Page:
Terrain is not supplied for this system yet, but anything will do for 28mm scale. And although terrain adds all sorts of new options like “wait and shoot” commands that snap activate on enemy models that come into model pov sight and ‘hide’, you really don’t need an inordinate amount like say, Infinity requires. I have been using some of my GW stuff like the Garden of Morr and Chapel etc. and they work fine, really what suits this game best are walls and hills. The theme may cry out for Olde London Towne, but most of our battles have been isolated hamlets and ruins to date! This was how we discovered one other aspect that lends itself to Empire – modifying the rules. There is a wonderful option for including an angry “mob” of villagers (not in Empire, but locatable in the Vampire Wars section of West Wind’s website). These play a great role in some scenarios, affecting play and reward alike, but we discovered that if we use the fifth faction – Zombie Victorians as their own mob controlled by a third player, we created an ‘infected’ feel to proceedings. We have had great fun having zombie mobs harangue movement, line of sight and when they incur a wound on any player model, turn that wounded character in the next round. Players start taking ranged weapons seriously and hiding in Holy ground mighty fast with the undead multiplying around them!
Not to sound overly gushy, there are some less positive considerations too. The rulebook recycles a lot of the art, although there are some splendid representations of Victorian stereotype present. The introductory story is a well-written narrative along the lines of Bram Stoker’s Dracula journal style, but from this first-person perspective doesn’t expose the purpose of the various factions to adequately capture the essence or drive of the supernatural groups – this was a style choice, but I think it leaves more to the reader to elucidate on in their own faction games. Aside from the odd grammatical error, the book is solid. It does a great job of collecting the reference material on one or two pages, but then hides these pages apart in the book. If it had a detailed faction list beside the weapon choice list in order to modify the roll cleanly, then it’d be perfect. What I did to compensate for this was copy and laminate the relevant pages and create a template for players to fill in their new stats before a game for quick reference. This works a treat, and allows what I think is crucial in the league game – open list transparency. I usually dislike this guideline in other systems, but Empire lends itself to this if only in league, in order that the lower outfits with less money to spend augmenting their arsenal can strategise accordingly, otherwise it could be a washout.
The models are on a par with Malifaux, and the sculpts are tight. My only issue within them is the similarity of gentlemen and monks. True, humans look like humans, but the president could have a readily identifiable hat with a ‘p’ on it, right? Well, not quite but you get my point. As an opponent of Gentlemen regularly, I find myself asking many times ‘and which one is your secretary? was he not the vice-president?’ Aside from that, I have to say I really like the character-rich persona of the pieces – it lends itself to creating background fluff. The mercenaries that can be hired and retained in-game are amazing, ranging from Mr. Chops the Demon Butcher to Hide, Holmes and Watson, Man-Ape and even a Deathlight grim reaper. These are wonderfully realised pieces, and only let down by the absence of their stats for play in either the book or their own packaging. Recently, West Wind released a downloadable ‘Gentlemen and Jackanapes” PDF that rectifies this-but you do have to search for it. The focus on a small number of factions to begin this system with was a wise one. While it leaves you with a desire for more variety, this is clearly a system in its infancy and ready for further development – and accordingly West Wind are releasing more models and carriages in next month.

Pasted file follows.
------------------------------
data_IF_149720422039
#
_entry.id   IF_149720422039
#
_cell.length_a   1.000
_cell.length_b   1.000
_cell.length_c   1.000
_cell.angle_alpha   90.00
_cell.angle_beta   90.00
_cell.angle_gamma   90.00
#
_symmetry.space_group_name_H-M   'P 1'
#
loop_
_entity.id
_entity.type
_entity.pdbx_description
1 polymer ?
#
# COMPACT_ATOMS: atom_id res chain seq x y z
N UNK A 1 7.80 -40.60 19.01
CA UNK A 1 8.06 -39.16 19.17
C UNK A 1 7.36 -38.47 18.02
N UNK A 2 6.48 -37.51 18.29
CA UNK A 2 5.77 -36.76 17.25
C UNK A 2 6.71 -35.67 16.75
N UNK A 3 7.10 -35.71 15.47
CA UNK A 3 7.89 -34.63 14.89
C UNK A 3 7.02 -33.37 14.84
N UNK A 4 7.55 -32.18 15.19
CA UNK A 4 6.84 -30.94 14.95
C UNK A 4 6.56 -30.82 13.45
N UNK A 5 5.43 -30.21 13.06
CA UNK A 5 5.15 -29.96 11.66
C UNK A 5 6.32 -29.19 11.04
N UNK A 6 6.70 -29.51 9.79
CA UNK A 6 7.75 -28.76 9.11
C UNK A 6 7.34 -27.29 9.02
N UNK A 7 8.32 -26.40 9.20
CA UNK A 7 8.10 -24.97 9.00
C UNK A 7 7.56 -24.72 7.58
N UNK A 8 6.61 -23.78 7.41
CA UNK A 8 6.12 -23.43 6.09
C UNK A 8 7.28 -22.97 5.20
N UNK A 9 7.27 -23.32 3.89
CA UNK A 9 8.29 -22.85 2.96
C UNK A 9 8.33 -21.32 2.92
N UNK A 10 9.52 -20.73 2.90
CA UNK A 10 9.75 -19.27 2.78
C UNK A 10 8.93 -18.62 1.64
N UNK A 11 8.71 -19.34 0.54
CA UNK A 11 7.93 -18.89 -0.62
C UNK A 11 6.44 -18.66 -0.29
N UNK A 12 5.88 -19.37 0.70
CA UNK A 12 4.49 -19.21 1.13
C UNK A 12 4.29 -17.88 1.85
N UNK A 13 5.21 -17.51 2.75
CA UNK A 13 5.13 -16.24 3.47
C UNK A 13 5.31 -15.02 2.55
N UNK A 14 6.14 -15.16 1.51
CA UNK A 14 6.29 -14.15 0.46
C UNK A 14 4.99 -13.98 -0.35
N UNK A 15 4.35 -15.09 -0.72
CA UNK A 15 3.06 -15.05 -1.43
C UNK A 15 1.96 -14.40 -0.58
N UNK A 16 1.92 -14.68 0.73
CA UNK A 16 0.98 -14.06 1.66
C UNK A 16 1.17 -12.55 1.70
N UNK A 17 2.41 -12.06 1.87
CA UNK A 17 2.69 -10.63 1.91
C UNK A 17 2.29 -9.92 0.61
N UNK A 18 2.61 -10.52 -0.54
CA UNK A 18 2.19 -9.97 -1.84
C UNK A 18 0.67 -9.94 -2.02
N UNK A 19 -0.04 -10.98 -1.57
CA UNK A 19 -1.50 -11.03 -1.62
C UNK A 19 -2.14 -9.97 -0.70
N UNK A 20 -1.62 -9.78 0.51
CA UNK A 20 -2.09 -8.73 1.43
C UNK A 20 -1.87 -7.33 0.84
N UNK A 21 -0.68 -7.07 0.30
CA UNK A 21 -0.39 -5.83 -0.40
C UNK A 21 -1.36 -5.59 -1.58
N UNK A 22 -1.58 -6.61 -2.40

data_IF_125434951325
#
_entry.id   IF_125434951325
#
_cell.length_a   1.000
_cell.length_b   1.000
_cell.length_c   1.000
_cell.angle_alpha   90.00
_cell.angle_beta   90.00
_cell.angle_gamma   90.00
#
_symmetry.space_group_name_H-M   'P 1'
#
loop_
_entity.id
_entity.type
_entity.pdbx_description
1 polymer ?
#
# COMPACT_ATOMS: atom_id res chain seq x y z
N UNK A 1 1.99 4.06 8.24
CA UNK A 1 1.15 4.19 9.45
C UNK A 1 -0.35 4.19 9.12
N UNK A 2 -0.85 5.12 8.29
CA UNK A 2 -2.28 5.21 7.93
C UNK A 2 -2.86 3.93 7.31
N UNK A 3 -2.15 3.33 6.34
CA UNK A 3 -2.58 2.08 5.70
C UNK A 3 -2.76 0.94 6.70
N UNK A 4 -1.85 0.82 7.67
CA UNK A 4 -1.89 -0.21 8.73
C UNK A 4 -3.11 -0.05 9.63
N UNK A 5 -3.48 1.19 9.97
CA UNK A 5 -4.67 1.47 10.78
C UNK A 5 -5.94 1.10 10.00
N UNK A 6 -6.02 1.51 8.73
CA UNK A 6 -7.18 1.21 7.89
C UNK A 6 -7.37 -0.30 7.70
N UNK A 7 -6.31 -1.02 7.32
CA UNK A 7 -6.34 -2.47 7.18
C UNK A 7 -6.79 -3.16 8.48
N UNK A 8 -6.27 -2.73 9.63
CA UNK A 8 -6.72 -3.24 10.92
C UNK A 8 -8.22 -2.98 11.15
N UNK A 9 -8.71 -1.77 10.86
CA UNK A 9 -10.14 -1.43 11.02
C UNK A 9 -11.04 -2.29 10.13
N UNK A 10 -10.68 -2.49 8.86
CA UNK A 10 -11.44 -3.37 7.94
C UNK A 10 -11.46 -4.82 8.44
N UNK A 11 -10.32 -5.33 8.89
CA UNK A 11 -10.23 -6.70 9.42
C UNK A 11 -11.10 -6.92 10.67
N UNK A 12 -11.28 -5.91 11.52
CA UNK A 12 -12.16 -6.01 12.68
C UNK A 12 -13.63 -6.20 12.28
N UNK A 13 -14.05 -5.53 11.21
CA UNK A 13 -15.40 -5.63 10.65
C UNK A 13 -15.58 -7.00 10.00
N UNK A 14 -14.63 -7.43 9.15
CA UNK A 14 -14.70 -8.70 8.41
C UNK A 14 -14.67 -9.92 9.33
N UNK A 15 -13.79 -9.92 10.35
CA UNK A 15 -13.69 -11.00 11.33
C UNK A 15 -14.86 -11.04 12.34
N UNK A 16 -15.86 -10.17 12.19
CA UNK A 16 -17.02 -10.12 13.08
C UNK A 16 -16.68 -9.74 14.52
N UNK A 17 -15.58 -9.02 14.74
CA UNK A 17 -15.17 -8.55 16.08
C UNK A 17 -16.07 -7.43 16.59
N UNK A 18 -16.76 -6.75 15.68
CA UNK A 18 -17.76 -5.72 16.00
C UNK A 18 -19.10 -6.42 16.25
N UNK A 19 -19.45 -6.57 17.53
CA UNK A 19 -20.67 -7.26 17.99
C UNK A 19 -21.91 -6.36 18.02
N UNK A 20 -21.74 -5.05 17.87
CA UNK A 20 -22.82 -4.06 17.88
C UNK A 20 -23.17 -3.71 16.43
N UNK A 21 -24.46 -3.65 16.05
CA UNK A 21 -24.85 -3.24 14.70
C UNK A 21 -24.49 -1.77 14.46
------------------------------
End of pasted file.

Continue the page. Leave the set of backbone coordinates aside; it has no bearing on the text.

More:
All in all, Empire of the Dead is a fantastic line that permits huge expansion with minimal effort. The D10 for everything doesn’t simplify or reduce game-play at all – rather enhances the speed at which decisions are reached. To boot, West Wind are a dream to talk to! Site communication is professional and informative and Wendy on the phone has been very good to our fledgling group in supplying advertising posters and genuine club-support to help foster our group. I cannot praise her, or the company highly enough for their invaluable service beyond the amazing product itself. If my review hasn’t rambled you to an early doze, then I hope it has enticed you to try it out – let me know how you got on, or if you disagree with me on anything! I think that this system has legs, and is both an easy pick-up and built for lengthy league play – and wonderfully enough, three and four-way play-off scenarios click along at a much faster pace than I’ve previously had the pleasure to experience – which suits the purposes of the club perfectly in order to get as many lads playing as possible, and also introduce new gamers to the fracas. I’m not given to reviewing too much on this blog, but if I were to venture a score, it’d be an 8/10. I think that there are places for this system to grow, and am looking forward to see that development take place soon.
Next post should analyse Dreadball. Following backing the successful Kickstarter campaign, I’ve eagerly awaited introducing this to the school club, and I’ll be letting you know just how it is working out as another game built on league focus.